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Vikings Celebrate Native American Heritage Month

The Vikings were pleased to celebrate vibrant and honorable Native American culture during Sunday's game in observance of November's designation as Native American Heritage Month.

The Vikings were pleased to celebrate vibrant and honorable Native American culture during Sunday's game in observance of November's designation as Native American Heritage Month.

The observance included the presentation of color guard by the Lakota Women Warriors, the singing of the National Anthem by Peggy Flanagan and a halftime performance of different dance styles by the Red Bone Singers and Dance Troupe.

Matt Thornhill and Jessica Ryan worked with Vikings Executive Vice President of Public Affairs and Stadium Development Lester Bagley and Entertainment & Youth Programs Manager Brett Taber on the celebration.

"We wanted to think of a way that would really showcase some of the beautiful parts of our culture," Thornhill said. "One part of our culture is pow-wows. Part of our cultural belief is that drum has a spirit."

Thornhill made the drum, but said "it doesn't belong to me."

"It belongs to the people. It was a spiritual gift to all people and is there to help people pray, bring people together, to help people's spirits," Thornhill said. "Bringing that to our Vikings family, 52,000 people, we just felt was important."

Thornhill said each dancer made or assembled his or her regalia unique to each dance.

"It's something that represents them as a person, maybe their clan, colors that are important to them, maybe it represents a dream they had, but their regalia, often we use spiritual items with it," Thornhill said.

There were 6 primary dance styles showcased:

Men's Traditional

Robert Desjarlait

Chaske LaBlanc

Warren LittleJohn

Tayan Benson

Women's Traditional

Leyah Hale

Ashley Rave

Lisa Goodbear

Grass Dancer

Zack RedBear

M. Desjarlait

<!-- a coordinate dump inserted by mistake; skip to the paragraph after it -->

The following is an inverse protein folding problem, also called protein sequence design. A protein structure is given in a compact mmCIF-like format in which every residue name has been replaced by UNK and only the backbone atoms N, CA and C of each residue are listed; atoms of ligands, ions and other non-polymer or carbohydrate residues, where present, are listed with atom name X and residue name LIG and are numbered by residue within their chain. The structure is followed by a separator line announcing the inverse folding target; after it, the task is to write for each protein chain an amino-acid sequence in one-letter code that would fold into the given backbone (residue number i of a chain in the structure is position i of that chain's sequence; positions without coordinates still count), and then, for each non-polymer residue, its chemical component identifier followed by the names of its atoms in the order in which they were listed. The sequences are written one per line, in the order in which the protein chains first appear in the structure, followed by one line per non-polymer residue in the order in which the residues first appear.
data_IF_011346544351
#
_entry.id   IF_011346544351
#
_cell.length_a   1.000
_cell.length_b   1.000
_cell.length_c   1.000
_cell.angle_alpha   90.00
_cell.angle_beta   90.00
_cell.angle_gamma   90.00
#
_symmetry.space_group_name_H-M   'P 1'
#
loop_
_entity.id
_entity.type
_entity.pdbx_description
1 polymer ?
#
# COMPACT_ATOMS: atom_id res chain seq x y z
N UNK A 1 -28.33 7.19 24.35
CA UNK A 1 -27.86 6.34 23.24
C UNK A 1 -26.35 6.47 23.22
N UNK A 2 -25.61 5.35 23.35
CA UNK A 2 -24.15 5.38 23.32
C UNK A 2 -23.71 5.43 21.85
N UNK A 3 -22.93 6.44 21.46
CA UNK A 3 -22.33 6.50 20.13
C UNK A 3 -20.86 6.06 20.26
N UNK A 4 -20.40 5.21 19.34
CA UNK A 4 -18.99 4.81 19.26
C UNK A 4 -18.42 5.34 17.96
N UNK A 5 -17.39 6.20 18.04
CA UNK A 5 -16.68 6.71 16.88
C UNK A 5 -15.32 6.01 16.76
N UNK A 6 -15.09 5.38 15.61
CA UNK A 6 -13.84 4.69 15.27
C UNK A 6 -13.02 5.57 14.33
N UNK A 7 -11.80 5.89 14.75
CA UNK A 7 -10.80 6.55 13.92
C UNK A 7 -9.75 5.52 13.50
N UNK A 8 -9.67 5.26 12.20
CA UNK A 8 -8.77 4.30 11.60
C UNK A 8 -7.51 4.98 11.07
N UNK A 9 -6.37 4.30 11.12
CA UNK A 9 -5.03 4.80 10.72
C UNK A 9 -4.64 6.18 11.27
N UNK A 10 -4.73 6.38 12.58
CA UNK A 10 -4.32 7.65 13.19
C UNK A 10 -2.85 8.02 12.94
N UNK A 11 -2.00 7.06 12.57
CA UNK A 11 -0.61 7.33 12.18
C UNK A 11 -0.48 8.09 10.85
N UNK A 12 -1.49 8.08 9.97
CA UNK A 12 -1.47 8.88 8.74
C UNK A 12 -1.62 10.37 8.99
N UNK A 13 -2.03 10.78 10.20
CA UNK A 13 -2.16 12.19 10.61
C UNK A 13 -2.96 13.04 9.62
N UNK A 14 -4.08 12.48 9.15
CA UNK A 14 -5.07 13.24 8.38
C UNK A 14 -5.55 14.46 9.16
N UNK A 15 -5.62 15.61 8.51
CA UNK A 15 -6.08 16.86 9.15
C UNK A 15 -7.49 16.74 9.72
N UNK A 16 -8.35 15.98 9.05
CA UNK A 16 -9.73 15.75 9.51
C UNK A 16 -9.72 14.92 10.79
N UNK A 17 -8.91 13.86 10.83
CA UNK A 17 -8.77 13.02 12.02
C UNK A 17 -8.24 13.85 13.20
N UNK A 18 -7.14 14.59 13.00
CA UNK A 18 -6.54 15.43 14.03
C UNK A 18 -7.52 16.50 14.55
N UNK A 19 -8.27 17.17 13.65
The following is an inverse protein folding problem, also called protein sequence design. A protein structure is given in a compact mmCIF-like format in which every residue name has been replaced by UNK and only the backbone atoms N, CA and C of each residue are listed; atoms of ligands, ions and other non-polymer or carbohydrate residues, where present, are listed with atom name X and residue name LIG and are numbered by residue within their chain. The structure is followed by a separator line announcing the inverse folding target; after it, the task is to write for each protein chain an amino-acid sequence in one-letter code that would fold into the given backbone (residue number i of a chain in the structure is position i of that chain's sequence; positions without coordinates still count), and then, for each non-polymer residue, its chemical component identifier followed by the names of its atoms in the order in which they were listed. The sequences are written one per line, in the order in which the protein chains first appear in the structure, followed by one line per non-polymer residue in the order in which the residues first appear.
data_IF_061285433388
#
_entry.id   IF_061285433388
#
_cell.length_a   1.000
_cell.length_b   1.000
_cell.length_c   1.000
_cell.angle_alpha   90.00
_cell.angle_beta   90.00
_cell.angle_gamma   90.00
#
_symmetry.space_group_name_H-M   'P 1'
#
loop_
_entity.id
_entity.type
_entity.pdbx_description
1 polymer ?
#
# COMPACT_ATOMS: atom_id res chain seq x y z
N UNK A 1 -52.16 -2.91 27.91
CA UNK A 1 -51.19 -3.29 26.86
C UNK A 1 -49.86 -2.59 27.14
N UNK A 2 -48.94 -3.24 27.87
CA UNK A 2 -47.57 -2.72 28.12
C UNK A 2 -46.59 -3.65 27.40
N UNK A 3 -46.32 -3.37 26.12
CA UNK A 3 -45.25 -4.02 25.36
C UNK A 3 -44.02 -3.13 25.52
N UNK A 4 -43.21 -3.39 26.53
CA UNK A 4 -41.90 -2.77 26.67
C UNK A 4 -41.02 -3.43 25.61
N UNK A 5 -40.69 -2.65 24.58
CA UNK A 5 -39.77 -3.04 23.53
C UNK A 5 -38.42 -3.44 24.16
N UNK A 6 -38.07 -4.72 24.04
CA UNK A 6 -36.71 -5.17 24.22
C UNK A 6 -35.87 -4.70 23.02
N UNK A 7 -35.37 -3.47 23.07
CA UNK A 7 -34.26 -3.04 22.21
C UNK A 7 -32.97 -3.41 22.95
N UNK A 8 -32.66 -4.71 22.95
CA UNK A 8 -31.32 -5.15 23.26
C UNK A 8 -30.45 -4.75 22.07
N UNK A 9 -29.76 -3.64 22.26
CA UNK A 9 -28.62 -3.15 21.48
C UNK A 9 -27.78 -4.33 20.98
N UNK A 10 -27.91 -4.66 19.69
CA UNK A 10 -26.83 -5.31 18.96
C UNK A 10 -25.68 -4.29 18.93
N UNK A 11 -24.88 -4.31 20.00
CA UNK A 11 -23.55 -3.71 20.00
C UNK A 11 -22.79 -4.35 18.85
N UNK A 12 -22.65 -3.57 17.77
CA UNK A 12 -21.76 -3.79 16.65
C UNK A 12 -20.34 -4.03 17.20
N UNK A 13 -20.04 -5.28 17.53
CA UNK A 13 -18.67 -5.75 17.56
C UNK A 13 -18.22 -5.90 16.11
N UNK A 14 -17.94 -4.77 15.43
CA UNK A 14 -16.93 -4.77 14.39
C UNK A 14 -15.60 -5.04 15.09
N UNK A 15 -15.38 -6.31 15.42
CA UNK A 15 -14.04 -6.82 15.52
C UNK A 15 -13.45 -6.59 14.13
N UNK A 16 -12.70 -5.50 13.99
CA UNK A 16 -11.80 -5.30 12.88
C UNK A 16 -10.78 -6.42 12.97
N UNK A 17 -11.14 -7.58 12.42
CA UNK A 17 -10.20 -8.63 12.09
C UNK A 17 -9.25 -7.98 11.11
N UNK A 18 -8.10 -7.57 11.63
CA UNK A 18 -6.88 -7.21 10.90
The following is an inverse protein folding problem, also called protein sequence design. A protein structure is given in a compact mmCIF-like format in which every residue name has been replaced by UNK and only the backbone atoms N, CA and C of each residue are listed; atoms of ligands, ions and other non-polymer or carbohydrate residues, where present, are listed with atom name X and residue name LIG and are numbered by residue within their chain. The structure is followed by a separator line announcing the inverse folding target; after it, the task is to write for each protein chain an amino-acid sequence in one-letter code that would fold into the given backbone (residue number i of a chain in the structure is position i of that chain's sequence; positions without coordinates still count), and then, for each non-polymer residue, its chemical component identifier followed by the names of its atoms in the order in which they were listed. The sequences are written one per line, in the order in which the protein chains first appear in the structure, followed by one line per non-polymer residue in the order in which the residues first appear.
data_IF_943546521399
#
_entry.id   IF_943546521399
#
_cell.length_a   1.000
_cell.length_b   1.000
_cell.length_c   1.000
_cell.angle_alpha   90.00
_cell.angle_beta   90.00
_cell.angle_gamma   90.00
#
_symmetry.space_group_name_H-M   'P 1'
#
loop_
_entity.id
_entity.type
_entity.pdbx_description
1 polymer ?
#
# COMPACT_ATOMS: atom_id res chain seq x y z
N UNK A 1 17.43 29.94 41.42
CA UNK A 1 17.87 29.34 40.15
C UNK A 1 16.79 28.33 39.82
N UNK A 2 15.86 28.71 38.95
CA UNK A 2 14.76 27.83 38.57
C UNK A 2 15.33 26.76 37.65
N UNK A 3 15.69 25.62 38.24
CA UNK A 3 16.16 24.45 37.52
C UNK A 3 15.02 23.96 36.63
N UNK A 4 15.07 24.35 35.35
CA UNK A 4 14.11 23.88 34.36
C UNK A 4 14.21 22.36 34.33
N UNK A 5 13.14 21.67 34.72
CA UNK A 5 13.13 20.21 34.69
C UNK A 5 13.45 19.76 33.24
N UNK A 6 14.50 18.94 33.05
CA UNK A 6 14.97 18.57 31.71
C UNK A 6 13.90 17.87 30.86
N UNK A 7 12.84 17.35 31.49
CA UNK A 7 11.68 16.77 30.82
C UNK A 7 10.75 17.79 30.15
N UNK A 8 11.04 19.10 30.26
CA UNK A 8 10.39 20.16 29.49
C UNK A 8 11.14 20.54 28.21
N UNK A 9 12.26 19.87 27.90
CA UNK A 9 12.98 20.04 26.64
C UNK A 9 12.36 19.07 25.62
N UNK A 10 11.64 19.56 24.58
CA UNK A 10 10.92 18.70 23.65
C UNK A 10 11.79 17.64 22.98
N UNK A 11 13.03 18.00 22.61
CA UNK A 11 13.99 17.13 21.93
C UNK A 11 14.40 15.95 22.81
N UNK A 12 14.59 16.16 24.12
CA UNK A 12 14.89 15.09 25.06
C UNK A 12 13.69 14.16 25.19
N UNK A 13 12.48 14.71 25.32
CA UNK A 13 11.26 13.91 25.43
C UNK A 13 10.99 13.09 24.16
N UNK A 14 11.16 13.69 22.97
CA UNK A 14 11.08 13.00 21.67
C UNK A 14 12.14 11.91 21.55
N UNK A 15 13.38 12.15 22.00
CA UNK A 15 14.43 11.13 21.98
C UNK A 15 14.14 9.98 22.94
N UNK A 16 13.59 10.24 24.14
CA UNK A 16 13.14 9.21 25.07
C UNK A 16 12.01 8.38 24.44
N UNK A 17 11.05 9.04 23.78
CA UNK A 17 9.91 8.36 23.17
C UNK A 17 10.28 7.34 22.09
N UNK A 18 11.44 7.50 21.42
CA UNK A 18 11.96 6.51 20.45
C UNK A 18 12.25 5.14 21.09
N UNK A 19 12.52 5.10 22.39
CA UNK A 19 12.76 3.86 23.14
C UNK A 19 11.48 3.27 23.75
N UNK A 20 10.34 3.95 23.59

Rafa Day

Jingle Dress

Athena Cloud

Doozie Little John

Angie Thornhill

Jenny Kappeman

Men's Fancy Feather

Eric Sheperd

Darrell Hill

Jaramiah HolyBull

Women's Fancy Shawl

Amber Cleveland

Anntaya Corbesia

Rosemma Lafferty

Marie Armstrong 


Keya Pipeboy

Jacob LittleJohn

Abe Benson

Matt Thornhill

Spank White

Miziway Desjarlait

Cetan Benson

Dale LittleJohn

Randy Greczyk

Carlos Day

Nate Clingerman

Thornhill said Jerry Dearly, who is well-respected, served as emcee of the performance, and every performer appreciated the opportunity to share part of their culture.

"When we can all come together and can all see our similarities and know each other better, that's awesome, and it teaches our kids a good lesson and helps us all get along better," Thornhill said. "As far as all of us huge Vikings fans, to be able to come out, share our culture, share what we're good at with fellow Minnesota Vikings fans was a dream come true."

Color Guard

The Lakota Women Warriors presented the color guard during the National Anthem.

The Lakota Women Warriors are all Native American Veterans made up of those who served honorably and those currently on active duty.  They are united from the Dakota, Lakota, and Nakota bands of the Sioux Tribe.  Their mission is to continue their service by staying active in our communities.

Members of the color guard: 

Brenda White Bull, Marine Corps (retired), Standing Rock Sioux Tribe

Kella With Horn, Army, Cheyenne River Sioux Tribe

Danielle Decoteau, Navy, Sisseton Wahpeton Oyate

Bonnie McGhee St. John, Army, Crow Creek Sioux Tribe

Shenandoah Ellis Ulmer, Air Force (active duty), Sisseton Wahpeton Oyate 

Learn more about these honorable women and others at ****.

National Anthem

Peggy Flanagan, a citizen of the White Earth Nation of Ojibwe and member of the Minnesota House of Representatives, delivered the beautiful performance of the National Anthem.

Flanagan is a nationally recognized expert in nonpartisan voter mobilization and civic engagement, especially with Native Americans and communities of color.

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